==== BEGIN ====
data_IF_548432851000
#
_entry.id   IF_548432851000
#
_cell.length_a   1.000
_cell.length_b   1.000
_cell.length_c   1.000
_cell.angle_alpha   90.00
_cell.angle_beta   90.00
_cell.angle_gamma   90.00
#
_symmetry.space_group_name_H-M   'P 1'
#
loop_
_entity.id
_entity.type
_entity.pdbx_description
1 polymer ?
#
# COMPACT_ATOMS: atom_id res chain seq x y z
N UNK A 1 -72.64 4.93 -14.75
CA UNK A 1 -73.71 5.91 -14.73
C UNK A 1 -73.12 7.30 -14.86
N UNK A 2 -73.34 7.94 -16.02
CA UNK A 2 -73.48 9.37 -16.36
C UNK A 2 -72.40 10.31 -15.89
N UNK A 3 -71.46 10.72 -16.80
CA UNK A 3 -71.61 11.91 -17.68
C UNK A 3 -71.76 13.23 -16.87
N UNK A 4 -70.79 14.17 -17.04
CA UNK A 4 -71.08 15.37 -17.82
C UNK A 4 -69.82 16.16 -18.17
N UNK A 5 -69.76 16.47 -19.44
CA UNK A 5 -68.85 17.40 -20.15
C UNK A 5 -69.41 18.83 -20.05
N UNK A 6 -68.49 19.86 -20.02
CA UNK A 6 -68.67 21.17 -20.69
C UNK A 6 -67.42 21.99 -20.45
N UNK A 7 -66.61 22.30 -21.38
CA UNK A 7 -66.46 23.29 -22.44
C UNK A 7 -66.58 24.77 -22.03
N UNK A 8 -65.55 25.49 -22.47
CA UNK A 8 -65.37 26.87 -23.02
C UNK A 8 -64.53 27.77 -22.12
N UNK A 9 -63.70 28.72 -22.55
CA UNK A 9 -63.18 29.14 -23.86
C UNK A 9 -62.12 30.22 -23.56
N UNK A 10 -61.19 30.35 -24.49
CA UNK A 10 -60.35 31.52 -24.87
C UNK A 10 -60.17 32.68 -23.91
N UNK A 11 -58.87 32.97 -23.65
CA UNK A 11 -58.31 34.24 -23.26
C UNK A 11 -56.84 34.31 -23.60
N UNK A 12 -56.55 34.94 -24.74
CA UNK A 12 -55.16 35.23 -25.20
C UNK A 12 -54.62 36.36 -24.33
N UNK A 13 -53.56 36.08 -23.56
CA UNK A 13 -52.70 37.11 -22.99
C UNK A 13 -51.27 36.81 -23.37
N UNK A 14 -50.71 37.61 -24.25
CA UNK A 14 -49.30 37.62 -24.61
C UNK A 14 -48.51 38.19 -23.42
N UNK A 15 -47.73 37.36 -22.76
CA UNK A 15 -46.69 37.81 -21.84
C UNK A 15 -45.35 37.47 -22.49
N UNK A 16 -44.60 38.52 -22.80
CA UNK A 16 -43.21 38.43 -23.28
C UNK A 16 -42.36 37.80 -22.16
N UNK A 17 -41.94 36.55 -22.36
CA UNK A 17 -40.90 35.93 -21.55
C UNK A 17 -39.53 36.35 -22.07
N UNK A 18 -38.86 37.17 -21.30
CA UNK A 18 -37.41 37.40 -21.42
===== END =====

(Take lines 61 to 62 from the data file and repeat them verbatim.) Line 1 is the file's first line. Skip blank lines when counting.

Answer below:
CA UNK A 14 -49.30 37.62 -24.61
C UNK A 14 -48.51 38.19 -23.42